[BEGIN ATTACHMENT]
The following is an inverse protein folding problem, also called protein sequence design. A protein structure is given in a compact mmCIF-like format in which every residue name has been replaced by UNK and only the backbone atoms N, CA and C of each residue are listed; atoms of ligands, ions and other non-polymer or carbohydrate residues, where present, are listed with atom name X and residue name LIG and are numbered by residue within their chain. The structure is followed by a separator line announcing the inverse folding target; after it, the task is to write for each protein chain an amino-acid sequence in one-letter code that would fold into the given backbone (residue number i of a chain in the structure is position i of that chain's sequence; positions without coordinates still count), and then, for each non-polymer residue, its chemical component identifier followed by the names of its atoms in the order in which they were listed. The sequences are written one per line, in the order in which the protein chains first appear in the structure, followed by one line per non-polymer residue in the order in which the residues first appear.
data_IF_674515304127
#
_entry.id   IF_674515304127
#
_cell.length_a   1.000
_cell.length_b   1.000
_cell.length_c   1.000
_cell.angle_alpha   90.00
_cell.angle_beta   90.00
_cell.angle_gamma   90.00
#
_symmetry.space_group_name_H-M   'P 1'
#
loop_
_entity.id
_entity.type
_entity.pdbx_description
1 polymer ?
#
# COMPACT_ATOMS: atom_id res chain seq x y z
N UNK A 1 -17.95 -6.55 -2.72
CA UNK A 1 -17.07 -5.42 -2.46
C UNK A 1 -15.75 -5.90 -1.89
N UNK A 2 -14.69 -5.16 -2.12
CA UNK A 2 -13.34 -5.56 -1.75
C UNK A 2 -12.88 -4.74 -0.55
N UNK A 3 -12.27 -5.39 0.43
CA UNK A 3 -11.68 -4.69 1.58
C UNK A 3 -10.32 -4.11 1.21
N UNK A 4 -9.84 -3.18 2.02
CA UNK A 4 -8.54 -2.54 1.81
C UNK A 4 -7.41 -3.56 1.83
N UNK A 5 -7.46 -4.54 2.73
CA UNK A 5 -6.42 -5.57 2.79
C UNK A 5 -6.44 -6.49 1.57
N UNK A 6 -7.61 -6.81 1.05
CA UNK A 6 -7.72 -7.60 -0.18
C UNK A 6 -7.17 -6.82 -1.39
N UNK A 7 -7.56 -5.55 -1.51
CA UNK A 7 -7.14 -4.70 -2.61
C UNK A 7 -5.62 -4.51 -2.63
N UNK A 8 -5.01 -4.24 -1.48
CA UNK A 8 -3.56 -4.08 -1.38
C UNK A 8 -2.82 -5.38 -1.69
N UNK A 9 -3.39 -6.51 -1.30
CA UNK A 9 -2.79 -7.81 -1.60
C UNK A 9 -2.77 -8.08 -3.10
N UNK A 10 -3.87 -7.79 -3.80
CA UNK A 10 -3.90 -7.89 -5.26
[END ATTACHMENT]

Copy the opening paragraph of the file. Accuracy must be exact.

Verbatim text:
The following is an inverse protein folding problem, also called protein sequence design. A protein structure is given in a compact mmCIF-like format in which every residue name has been replaced by UNK and only the backbone atoms N, CA and C of each residue are listed; atoms of ligands, ions and other non-polymer or carbohydrate residues, where present, are listed with atom name X and residue name LIG and are numbered by residue within their chain. The structure is followed by a separator line announcing the inverse folding target; after it, the task is to write for each protein chain an amino-acid sequence in one-letter code that would fold into the given backbone (residue number i of a chain in the structure is position i of that chain's sequence; positions without coordinates still count), and then, for each non-polymer residue, its chemical component identifier followed by the names of its atoms in the order in which they were listed. The sequences are written one per line, in the order in which the protein chains first appear in the structure, followed by one line per non-polymer residue in the order in which the residues first appear.